Dale H. Watanabe with his mom. Photo courtesy of Dale H. Watanabe.

I am not sure my story is unique.  Like many others of my generation, it was not as easy to be “out and free” when I was younger, at least not like it is today.  There were few queer role models, and even those that were around did not resonate with me.  In truth, it has only been a few years since I have officially been out to my mother, even though in other parts of my life, both work and social, it was not a secret.  When I finally made that decision to tell my mom, it was the eve of sharing a testimonial at my church about being a gay Christian.  Not sure how I would have reacted if my mom had said “please do not share this at church.”  I did not have to worry, however, as my mom took it well and has been absolutely wonderful since that official declaration with the words “I am gay” was said to her.

As I reflect on what took so long for me to be out to my mother, I know why.  In my younger days I heard far too many stories from other API queer males that all was fine if the words were never spoken.  I had an acquaintance in high school that I heard had come out to his parents and was forced out of his home and lost all ties with his family.  I subscribed to this belief that it would be okay if I lived as a closeted gay male and let my mom believe that I had not found the right girl.  Family was, and is, important to me so I was content.

When contemplating what to write for this reflection, I decided to bring myself back to that place when I was not out and what gave me the confidence to reveal my true self.  I realize there are some things you cannot hide.  My grandparents and parents were targeted and incarcerated in American concentration campus during WWII.  Guilty because of their race and forced out of their homes and sent to a desolate camp in Idaho through the presidential Executive Order 9066, which allowed for the forced removal of all Japanese Americans living along the West Coast.

My family could not hide who they were.  This kind of hate is powerful and painful.  There is nothing you can do to change who you are to redirect it.  Although I have heard a few stories, by far the majority did not deny their identity and followed the government order that imprisoned them behind barbed wire for three years based solely on their identity. This kind of hate and target against something you cannot change, for the very core of who you are, is exactly the reason I think I chose to eventually say the words to my mother.  I admit I did not have as much to lose, especially since most of my siblings already knew, and I was in a place where I would not sacrifice what I valued most – family.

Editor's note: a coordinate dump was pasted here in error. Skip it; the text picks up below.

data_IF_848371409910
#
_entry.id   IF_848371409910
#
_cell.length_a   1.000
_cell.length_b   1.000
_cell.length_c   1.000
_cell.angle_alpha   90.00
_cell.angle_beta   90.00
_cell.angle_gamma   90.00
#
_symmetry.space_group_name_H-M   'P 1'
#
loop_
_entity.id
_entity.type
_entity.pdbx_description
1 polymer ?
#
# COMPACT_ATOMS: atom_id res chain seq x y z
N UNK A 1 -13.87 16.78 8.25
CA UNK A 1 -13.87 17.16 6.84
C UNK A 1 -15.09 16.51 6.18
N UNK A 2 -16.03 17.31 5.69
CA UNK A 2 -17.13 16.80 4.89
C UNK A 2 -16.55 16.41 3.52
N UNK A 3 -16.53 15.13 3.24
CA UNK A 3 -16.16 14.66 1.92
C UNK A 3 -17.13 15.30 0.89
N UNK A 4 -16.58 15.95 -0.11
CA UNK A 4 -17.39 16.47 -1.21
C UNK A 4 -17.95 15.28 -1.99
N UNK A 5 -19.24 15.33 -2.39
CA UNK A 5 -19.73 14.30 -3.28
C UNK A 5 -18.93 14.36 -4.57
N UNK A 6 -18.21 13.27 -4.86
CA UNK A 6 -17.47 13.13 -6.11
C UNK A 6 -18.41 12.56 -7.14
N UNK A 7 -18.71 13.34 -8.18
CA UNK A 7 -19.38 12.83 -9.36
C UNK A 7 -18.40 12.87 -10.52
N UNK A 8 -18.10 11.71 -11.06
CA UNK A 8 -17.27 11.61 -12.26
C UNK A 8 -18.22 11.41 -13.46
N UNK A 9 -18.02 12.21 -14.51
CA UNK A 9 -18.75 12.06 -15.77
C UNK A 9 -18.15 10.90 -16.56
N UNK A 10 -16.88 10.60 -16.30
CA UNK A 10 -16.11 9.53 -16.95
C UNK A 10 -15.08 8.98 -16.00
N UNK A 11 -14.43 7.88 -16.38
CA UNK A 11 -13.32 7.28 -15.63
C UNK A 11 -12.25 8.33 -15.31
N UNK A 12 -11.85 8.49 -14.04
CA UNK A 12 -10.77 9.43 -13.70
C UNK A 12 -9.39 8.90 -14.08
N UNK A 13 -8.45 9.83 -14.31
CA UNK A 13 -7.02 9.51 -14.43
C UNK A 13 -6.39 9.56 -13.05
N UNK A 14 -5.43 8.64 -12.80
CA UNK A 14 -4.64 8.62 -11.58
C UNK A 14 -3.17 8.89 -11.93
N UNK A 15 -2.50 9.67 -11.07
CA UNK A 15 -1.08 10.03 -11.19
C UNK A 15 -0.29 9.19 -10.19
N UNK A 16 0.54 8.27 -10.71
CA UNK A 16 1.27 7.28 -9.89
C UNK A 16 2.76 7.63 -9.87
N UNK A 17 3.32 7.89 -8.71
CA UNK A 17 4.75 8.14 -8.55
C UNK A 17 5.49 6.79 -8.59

Knowing the history of discrimination against a marginalized community, my community, gave me strength and a hope that my mom would understand what it meant to have a gay son.  In my years working on and attending the annual pilgrimage to the Minidoka National Historic Site in Idaho, where my family spent three years during WWII, it is a time to reflect and hear the stories of the survivors and how they rose above such hate. I have learned of their stories of resilience, how my grandparent’s generation struggled and fought against racist laws and oppression, culminating in losing everything they had worked for to end up in an American prison.  For my grandparents and parents who endured being forced from their home, from the life that they had built, simply because they were of a certain ethnic group cut to the very core.  This shameful chapter in American history continues to haunt the social justice fabric of our nation as it could easily be repeated.  We are seeing signs today with the so-called travel ban against predominantly Muslim countries fueled by the media representation of what a terrorist looks like.

I find strength from the generations before me and feel it is my duty to speak out today to remind us to never forget that we have been there before.  As a community, we understand and know what prejudice looks, and more importantly, feels like. As people that know, we should be even more vigilant to speak out against such prejudice.

I am inspired by people like Fred Korematsu who made it his mission to travel the country speaking about his experience shortly after 9-11 to ensure that Muslims were not treated the same way as Japanese Americans were in 1942.  The pilgrimage to Minidoka is my passion not just because I am a descendent of a family imprisoned in Block 14, Barrack 10, but because this is an American story that happened to innocent Americans and should not be repeated.

I found my definition of who I am from the foundation of the past, to honor the sacrifices of the family that came before me.  I drew from their courage to be my true self and share with my entire family that I am a proud gay Asian male.  I am proud of who I am and recognize that there is nothing better than knowing who you truly are.

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